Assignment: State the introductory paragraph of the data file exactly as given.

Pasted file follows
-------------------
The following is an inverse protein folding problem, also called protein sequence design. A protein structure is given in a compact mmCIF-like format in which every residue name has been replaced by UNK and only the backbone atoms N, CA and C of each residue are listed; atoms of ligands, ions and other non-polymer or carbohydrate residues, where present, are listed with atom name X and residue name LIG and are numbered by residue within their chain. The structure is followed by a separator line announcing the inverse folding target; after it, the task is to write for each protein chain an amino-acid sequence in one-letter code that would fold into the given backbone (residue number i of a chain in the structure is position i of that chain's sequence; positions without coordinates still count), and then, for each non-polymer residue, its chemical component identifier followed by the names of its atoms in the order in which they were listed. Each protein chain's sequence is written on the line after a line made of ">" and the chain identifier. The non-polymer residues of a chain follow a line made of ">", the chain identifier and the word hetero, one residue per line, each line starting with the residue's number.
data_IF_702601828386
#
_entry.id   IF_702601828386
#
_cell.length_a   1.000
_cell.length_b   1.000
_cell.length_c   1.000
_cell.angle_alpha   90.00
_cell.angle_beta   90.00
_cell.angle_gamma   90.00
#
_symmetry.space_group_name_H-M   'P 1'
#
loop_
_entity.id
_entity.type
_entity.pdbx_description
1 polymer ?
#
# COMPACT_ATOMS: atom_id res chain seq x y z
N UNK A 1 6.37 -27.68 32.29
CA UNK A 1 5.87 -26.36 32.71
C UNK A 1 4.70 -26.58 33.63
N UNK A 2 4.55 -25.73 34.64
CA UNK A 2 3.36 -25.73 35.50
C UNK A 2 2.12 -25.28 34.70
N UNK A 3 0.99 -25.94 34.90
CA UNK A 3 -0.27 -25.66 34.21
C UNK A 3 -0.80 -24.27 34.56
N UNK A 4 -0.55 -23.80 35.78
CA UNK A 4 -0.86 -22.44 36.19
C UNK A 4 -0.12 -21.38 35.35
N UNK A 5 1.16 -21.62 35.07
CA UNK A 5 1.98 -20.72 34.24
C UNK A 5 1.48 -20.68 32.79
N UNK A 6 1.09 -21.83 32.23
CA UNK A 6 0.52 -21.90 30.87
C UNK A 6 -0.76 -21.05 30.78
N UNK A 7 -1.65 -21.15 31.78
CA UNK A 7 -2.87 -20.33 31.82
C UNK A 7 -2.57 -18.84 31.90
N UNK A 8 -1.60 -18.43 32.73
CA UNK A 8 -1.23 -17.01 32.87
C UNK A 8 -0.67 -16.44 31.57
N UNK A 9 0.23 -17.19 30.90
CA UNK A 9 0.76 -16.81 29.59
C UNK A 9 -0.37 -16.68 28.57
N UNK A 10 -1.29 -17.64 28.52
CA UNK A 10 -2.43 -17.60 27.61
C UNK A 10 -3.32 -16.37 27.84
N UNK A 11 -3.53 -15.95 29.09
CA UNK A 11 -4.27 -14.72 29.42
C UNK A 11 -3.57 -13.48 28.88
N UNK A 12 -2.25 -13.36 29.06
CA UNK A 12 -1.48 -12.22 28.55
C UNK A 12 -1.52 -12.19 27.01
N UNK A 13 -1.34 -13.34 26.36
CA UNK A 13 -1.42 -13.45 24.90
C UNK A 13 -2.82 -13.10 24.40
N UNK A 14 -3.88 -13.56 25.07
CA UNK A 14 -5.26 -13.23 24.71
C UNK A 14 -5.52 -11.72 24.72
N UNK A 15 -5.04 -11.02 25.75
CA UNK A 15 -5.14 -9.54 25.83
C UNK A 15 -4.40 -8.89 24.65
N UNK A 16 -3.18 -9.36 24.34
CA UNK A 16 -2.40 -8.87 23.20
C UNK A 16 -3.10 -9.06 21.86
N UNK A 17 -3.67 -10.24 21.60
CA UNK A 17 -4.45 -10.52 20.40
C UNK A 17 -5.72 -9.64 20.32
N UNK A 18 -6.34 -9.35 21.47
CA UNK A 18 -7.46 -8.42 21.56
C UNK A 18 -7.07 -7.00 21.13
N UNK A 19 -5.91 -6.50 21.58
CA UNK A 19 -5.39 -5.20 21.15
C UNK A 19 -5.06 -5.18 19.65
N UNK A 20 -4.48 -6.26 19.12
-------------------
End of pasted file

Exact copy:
The following is an inverse protein folding problem, also called protein sequence design. A protein structure is given in a compact mmCIF-like format in which every residue name has been replaced by UNK and only the backbone atoms N, CA and C of each residue are listed; atoms of ligands, ions and other non-polymer or carbohydrate residues, where present, are listed with atom name X and residue name LIG and are numbered by residue within their chain. The structure is followed by a separator line announcing the inverse folding target; after it, the task is to write for each protein chain an amino-acid sequence in one-letter code that would fold into the given backbone (residue number i of a chain in the structure is position i of that chain's sequence; positions without coordinates still count), and then, for each non-polymer residue, its chemical component identifier followed by the names of its atoms in the order in which they were listed. Each protein chain's sequence is written on the line after a line made of ">" and the chain identifier. The non-polymer residues of a chain follow a line made of ">", the chain identifier and the word hetero, one residue per line, each line starting with the residue's number.